As you can imagine, learning your way around the vast and amazing world of desserts as a calory counting student with a miniature kitchen and without an oven to slowly ease into to the show with pastries, cakes and the likes, can turn into an infuriatingly hard and frustrating endeavor very quickly. Of course, making ice creams and chocolates hasn’t gotten old, at least not to me, over all those years, but at some point down the line I just had to do something new to wow my dinner crowd.
One of the first things I pulled out of the hat was a layered white and dark chocolate mousse and, after a rousing success at the table, I decided to have a closer look at all things mousse. Who knew I was about to go on one hell of a trip down a whole new level of rabbit holes! For the longest time I had been under the impression that mousses only work by relying on ridiculous amounts of heavy cream being held in its shape by slowly setting chocolate – Alert! Calory bombs in fluffy disguise! Avoid at all costs! <insert panicked cringe at the sight of a bowl of mousse here>
…Or not! Imagine my delight at the discovery of low fat cream and non- chocolate’y, fruity mousses back then… Well. After that particularly delightful surprise, I went on a experiment-spree, using any- and everything fruit-related to create light, healthy and fluffy bowls of mousse’y yum. One of my rather simple creations has become a regular guest on our table during this time of the year – late summer/early autumn blackberries, given a new form. Here’s my Blackberry Mousse, low on everything but taste!
The Blackberry Mousse
4 Leaves of Gelatine – Agartine works as well if you’re going for a completely vegetarian version, just check it’s packaging for the right amounts to substitute the gelatine.
400g fresh Blackberries – double check for stray bits and pieces of dirt
1 Tsp Lemon Juice
1-2 Tbsp Honey
150g Low Fat Yoghurt
100g Semi-Skimmed Cream, 12%
Alt: Substitute the dairy products with normal cream and greek yoghurt if you don’t mind the mousse ending up on the heavier side of things
1) Soak the gelatine in cold water for 5 minutes.
2) Puree the raspberries with a stick blender, pass them through a fine sieve into a mixing bowl – make sure you have enough space in your fridge to fit in this bowl later – to remove the remaining bits and pieces of seeds.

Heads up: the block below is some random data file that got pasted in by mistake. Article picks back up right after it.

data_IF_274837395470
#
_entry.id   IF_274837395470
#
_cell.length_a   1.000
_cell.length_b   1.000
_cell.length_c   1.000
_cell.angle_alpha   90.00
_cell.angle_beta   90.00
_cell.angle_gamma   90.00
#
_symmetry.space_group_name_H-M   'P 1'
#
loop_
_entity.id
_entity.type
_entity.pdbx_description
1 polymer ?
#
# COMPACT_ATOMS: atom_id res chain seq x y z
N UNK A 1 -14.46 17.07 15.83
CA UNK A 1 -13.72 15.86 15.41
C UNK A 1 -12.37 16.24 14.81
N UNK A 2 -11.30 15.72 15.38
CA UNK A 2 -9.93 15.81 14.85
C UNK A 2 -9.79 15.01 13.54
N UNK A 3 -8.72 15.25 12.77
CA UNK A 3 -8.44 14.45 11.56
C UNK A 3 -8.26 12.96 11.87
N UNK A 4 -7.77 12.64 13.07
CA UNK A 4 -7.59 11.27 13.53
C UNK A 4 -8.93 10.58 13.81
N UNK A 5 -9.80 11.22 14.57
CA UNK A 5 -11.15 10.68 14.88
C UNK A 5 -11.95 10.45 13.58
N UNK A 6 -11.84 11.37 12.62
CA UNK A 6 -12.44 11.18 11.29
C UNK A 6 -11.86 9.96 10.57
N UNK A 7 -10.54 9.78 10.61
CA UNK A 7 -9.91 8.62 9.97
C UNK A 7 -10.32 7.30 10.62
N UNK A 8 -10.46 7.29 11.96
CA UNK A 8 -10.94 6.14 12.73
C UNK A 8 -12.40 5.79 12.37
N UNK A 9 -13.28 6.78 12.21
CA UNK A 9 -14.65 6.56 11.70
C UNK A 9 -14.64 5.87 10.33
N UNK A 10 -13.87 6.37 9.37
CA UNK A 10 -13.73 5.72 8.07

3) Have a taste and sweeten the purée with honey if necessary. Due to the unstable weather this summer my last batch of blackberries needed a lot of honey to fit the „sweet“ part of a dessert – if you’re facing the same scenario, pick a mild honey to avoid the whole thing turning into an instense honey mousse – which isn’t a bad thing whatsoever… only when you’re actually aiming for a blackberry mousse~
4) Pick up the gelatine leaves and give them a good squeeze to loose the excess water before placing them in a small pot set on low heat.
5) Add the lemon juice and 1-2 tbsp of the blackberry purée and continuously stir the lot until the leaf structure dissolves and blends into the purée.
6) Use a rubber spatula to persuade every drop of the gelatine’d mixture to move into the „main“ bowl holding your purèe.
7) Use a whisk to incorporate the gelatine into the rest of the purée, making sure to distribute it evenly throughout.
8) Cover the bowl with clingfilm and pop it into the fridge for about 10 to 15 minutes.
9) Meanwhile, lightly whip the cream just until it’s not runny anymore
10) Keep an eye on the bowl in the fridge. As soon as the mixture begins to thicken up, add the yoghurt and the cream in spoonfuls and whip the lot with a handheld whip-o-matic set to medium-high speed until it’s well combined and thoroughly fluffed up.
11) If you, like me, happen to give yourself a somewhat… dotty makeover, take a trip to the bathroom as soon as youre done – blackberry juice dots are quite potent in the skin-dying department, so if you don’t fancy looking like a Thriller reject for the rest of the day, remove the sprinkles at your earliest convenience~
12) Pour the mousse into four serving dishes or one large serving bowl and let it set in the fridge for at least five hours – or better, over night.
13) Garnish the dishes with fresh blackberries, some mint or lemon balm leaves and, if a dessert needs chocolate for you to count as one, some chocolate shaves right before serving.